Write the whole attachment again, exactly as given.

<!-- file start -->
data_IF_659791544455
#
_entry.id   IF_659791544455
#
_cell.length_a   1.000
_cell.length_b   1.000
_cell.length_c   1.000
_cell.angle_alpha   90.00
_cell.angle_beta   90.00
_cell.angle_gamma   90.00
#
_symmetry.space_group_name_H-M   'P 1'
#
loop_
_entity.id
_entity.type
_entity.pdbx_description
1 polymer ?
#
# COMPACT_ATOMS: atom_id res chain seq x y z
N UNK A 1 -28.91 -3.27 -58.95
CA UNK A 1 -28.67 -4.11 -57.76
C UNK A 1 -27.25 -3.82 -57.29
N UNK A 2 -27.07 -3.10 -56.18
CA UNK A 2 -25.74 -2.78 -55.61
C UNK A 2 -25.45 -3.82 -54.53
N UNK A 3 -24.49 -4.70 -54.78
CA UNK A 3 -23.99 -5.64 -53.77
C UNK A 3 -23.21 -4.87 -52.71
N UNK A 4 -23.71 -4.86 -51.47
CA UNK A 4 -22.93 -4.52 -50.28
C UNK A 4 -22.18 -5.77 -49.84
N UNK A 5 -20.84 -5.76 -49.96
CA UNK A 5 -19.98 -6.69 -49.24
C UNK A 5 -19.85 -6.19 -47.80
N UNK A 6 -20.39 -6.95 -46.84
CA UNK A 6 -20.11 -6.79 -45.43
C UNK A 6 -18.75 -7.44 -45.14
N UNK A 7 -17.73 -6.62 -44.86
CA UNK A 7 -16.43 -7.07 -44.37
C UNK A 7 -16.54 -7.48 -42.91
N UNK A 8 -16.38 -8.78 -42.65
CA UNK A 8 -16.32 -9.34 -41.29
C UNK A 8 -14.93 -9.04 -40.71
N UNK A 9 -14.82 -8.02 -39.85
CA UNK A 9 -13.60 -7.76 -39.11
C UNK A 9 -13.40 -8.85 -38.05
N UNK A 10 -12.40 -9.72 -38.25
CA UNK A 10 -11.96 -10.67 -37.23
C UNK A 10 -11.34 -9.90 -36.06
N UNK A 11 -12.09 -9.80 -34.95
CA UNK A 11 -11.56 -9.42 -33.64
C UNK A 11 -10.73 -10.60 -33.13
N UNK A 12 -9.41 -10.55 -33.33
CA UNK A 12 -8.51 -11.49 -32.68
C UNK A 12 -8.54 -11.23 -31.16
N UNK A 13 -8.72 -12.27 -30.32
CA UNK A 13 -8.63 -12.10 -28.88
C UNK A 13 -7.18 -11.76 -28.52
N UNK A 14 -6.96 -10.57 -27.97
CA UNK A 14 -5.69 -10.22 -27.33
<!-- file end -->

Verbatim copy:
data_IF_659791544455
#
_entry.id   IF_659791544455
#
_cell.length_a   1.000
_cell.length_b   1.000
_cell.length_c   1.000
_cell.angle_alpha   90.00
_cell.angle_beta   90.00
_cell.angle_gamma   90.00
#
_symmetry.space_group_name_H-M   'P 1'
#
loop_
_entity.id
_entity.type
_entity.pdbx_description
1 polymer ?
#
# COMPACT_ATOMS: atom_id res chain seq x y z
N UNK A 1 -28.91 -3.27 -58.95
CA UNK A 1 -28.67 -4.11 -57.76
C UNK A 1 -27.25 -3.82 -57.29
N UNK A 2 -27.07 -3.10 -56.18
CA UNK A 2 -25.74 -2.78 -55.61
C UNK A 2 -25.45 -3.82 -54.53
N UNK A 3 -24.49 -4.70 -54.78
CA UNK A 3 -23.99 -5.64 -53.77
C UNK A 3 -23.21 -4.87 -52.71
N UNK A 4 -23.71 -4.86 -51.47
CA UNK A 4 -22.93 -4.52 -50.28
C UNK A 4 -22.18 -5.77 -49.84
N UNK A 5 -20.84 -5.76 -49.96
CA UNK A 5 -19.98 -6.69 -49.24
C UNK A 5 -19.85 -6.19 -47.80
N UNK A 6 -20.39 -6.95 -46.84
CA UNK A 6 -20.11 -6.79 -45.43
C UNK A 6 -18.75 -7.44 -45.14
N UNK A 7 -17.73 -6.62 -44.86
CA UNK A 7 -16.43 -7.07 -44.37
C UNK A 7 -16.54 -7.48 -42.91
N UNK A 8 -16.38 -8.78 -42.65
CA UNK A 8 -16.32 -9.34 -41.29
C UNK A 8 -14.93 -9.04 -40.71
N UNK A 9 -14.82 -8.02 -39.85
CA UNK A 9 -13.60 -7.76 -39.11
C UNK A 9 -13.40 -8.85 -38.05
N UNK A 10 -12.40 -9.72 -38.25
CA UNK A 10 -11.96 -10.67 -37.23
C UNK A 10 -11.34 -9.90 -36.06
N UNK A 11 -12.09 -9.80 -34.95
CA UNK A 11 -11.56 -9.42 -33.64
C UNK A 11 -10.73 -10.60 -33.13
N UNK A 12 -9.41 -10.55 -33.33
CA UNK A 12 -8.51 -11.49 -32.68
C UNK A 12 -8.54 -11.23 -31.16
N UNK A 13 -8.72 -12.27 -30.32
CA UNK A 13 -8.63 -12.10 -28.88
C UNK A 13 -7.18 -11.76 -28.52
N UNK A 14 -6.96 -10.57 -27.97
CA UNK A 14 -5.69 -10.22 -27.33